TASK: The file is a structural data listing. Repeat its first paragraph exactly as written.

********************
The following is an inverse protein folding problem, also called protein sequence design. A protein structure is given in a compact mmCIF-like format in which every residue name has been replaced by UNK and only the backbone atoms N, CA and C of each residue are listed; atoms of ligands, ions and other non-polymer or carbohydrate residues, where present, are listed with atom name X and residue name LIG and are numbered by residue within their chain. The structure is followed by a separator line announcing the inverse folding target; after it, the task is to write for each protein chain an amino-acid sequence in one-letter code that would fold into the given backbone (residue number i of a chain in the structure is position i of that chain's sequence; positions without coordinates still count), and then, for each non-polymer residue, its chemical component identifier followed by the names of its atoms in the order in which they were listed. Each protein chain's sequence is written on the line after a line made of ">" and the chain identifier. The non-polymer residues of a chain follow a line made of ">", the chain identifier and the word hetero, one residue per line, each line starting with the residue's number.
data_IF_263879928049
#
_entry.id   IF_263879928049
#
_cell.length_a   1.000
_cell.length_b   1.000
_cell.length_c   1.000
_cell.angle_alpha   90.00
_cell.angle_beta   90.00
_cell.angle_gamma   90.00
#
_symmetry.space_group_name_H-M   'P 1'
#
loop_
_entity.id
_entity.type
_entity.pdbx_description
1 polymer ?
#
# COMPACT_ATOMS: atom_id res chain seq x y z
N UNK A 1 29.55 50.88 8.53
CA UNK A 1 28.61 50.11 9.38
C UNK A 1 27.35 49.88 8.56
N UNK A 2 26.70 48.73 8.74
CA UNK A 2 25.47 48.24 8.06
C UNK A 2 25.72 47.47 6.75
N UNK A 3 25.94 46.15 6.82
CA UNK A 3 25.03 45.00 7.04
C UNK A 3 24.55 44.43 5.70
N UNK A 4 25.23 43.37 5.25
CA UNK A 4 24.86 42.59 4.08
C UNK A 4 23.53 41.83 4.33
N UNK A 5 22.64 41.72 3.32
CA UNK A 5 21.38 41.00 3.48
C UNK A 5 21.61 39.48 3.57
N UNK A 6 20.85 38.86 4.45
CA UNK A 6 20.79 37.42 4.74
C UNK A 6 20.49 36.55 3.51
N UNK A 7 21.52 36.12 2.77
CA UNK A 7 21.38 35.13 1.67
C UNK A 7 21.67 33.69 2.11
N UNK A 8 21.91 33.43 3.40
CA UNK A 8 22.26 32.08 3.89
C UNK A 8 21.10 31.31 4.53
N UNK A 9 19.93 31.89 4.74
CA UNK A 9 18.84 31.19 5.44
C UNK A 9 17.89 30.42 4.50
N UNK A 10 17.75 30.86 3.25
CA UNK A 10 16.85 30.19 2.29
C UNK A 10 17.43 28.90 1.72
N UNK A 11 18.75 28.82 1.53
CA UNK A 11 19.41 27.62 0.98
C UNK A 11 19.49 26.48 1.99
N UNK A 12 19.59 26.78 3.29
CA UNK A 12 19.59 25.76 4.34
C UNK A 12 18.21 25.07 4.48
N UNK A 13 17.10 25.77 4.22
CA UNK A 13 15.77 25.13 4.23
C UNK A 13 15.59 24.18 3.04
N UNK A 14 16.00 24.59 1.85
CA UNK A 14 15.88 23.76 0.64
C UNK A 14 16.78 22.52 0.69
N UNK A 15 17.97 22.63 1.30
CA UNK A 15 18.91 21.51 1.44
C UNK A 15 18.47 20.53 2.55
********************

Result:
The following is an inverse protein folding problem, also called protein sequence design. A protein structure is given in a compact mmCIF-like format in which every residue name has been replaced by UNK and only the backbone atoms N, CA and C of each residue are listed; atoms of ligands, ions and other non-polymer or carbohydrate residues, where present, are listed with atom name X and residue name LIG and are numbered by residue within their chain. The structure is followed by a separator line announcing the inverse folding target; after it, the task is to write for each protein chain an amino-acid sequence in one-letter code that would fold into the given backbone (residue number i of a chain in the structure is position i of that chain's sequence; positions without coordinates still count), and then, for each non-polymer residue, its chemical component identifier followed by the names of its atoms in the order in which they were listed. Each protein chain's sequence is written on the line after a line made of ">" and the chain identifier. The non-polymer residues of a chain follow a line made of ">", the chain identifier and the word hetero, one residue per line, each line starting with the residue's number.